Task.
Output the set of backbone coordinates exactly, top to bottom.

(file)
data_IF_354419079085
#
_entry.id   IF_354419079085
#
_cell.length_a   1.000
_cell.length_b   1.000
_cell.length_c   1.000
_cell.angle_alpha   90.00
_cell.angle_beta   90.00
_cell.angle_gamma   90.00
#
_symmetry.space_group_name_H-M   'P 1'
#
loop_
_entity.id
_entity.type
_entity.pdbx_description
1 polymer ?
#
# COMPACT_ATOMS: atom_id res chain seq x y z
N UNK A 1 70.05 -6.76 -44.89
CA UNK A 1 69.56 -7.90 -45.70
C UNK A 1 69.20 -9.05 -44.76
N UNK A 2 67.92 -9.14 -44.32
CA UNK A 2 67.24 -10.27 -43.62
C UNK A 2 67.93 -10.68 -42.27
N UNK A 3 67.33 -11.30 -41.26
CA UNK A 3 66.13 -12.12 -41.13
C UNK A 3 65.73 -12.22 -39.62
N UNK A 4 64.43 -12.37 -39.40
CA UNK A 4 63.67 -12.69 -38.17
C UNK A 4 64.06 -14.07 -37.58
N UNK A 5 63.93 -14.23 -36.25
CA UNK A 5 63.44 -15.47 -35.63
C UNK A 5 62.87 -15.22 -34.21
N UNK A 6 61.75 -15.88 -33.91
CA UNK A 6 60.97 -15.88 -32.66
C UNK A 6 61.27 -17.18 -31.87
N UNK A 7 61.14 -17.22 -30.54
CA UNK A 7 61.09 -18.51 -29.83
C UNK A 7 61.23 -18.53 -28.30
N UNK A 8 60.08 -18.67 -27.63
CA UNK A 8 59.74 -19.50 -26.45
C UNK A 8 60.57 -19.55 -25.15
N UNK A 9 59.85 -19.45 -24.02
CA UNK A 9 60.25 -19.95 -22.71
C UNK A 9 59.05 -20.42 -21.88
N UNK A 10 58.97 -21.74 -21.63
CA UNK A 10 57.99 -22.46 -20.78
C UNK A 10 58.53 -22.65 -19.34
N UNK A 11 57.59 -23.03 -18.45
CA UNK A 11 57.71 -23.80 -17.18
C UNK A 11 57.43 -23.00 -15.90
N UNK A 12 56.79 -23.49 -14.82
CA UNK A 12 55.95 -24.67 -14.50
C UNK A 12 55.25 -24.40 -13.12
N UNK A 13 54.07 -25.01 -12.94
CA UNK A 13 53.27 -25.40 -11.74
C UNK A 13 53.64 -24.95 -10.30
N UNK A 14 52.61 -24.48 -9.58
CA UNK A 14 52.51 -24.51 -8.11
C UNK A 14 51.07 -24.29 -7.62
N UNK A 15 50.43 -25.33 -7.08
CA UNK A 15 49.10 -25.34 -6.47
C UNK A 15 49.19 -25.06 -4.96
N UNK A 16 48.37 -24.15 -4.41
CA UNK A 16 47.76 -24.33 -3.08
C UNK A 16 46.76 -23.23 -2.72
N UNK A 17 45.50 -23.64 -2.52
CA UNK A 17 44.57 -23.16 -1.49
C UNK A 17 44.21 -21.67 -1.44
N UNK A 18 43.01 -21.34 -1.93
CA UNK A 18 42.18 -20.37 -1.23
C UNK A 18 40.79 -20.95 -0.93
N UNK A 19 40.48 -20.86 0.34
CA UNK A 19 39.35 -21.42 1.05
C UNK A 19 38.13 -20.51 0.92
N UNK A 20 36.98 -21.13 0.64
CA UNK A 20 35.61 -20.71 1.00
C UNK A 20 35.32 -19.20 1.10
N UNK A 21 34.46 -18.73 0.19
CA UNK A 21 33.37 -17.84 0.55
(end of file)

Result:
data_IF_354419079085
#
_entry.id   IF_354419079085
#
_cell.length_a   1.000
_cell.length_b   1.000
_cell.length_c   1.000
_cell.angle_alpha   90.00
_cell.angle_beta   90.00
_cell.angle_gamma   90.00
#
_symmetry.space_group_name_H-M   'P 1'
#
loop_
_entity.id
_entity.type
_entity.pdbx_description
1 polymer ?
#
# COMPACT_ATOMS: atom_id res chain seq x y z
N UNK A 1 70.05 -6.76 -44.89
CA UNK A 1 69.56 -7.90 -45.70
C UNK A 1 69.20 -9.05 -44.76
N UNK A 2 67.92 -9.14 -44.32
CA UNK A 2 67.24 -10.27 -43.62
C UNK A 2 67.93 -10.68 -42.27
N UNK A 3 67.33 -11.30 -41.26
CA UNK A 3 66.13 -12.12 -41.13
C UNK A 3 65.73 -12.22 -39.62
N UNK A 4 64.43 -12.37 -39.40
CA UNK A 4 63.67 -12.69 -38.17
C UNK A 4 64.06 -14.07 -37.58
N UNK A 5 63.93 -14.23 -36.25
CA UNK A 5 63.44 -15.47 -35.63
C UNK A 5 62.87 -15.22 -34.21
N UNK A 6 61.75 -15.88 -33.91
CA UNK A 6 60.97 -15.88 -32.66
C UNK A 6 61.27 -17.18 -31.87
N UNK A 7 61.14 -17.22 -30.54
CA UNK A 7 61.09 -18.51 -29.83
C UNK A 7 61.23 -18.53 -28.30
N UNK A 8 60.08 -18.67 -27.63
CA UNK A 8 59.74 -19.50 -26.45
C UNK A 8 60.57 -19.55 -25.15
N UNK A 9 59.85 -19.45 -24.02
CA UNK A 9 60.25 -19.95 -22.71
C UNK A 9 59.05 -20.42 -21.88
N UNK A 10 58.97 -21.74 -21.63
CA UNK A 10 57.99 -22.46 -20.78
C UNK A 10 58.53 -22.65 -19.34
N UNK A 11 57.59 -23.03 -18.45
CA UNK A 11 57.71 -23.80 -17.18
C UNK A 11 57.43 -23.00 -15.90
N UNK A 12 56.79 -23.49 -14.82
CA UNK A 12 55.95 -24.67 -14.50
C UNK A 12 55.25 -24.40 -13.12
N UNK A 13 54.07 -25.01 -12.94
CA UNK A 13 53.27 -25.40 -11.74
C UNK A 13 53.64 -24.95 -10.30
N UNK A 14 52.61 -24.48 -9.58
CA UNK A 14 52.51 -24.51 -8.11
C UNK A 14 51.07 -24.29 -7.62
N UNK A 15 50.43 -25.33 -7.08
CA UNK A 15 49.10 -25.34 -6.47
C UNK A 15 49.19 -25.06 -4.96
N UNK A 16 48.37 -24.15 -4.41
CA UNK A 16 47.76 -24.33 -3.08
C UNK A 16 46.76 -23.23 -2.72
N UNK A 17 45.50 -23.64 -2.52
CA UNK A 17 44.57 -23.16 -1.49
C UNK A 17 44.21 -21.67 -1.44
N UNK A 18 43.01 -21.34 -1.93
CA UNK A 18 42.18 -20.37 -1.23
C UNK A 18 40.79 -20.95 -0.93
N UNK A 19 40.48 -20.86 0.34
CA UNK A 19 39.35 -21.42 1.05
C UNK A 19 38.13 -20.51 0.92
N UNK A 20 36.98 -21.13 0.64
CA UNK A 20 35.61 -20.71 1.00
C UNK A 20 35.32 -19.20 1.10
N UNK A 21 34.46 -18.73 0.19
CA UNK A 21 33.37 -17.84 0.55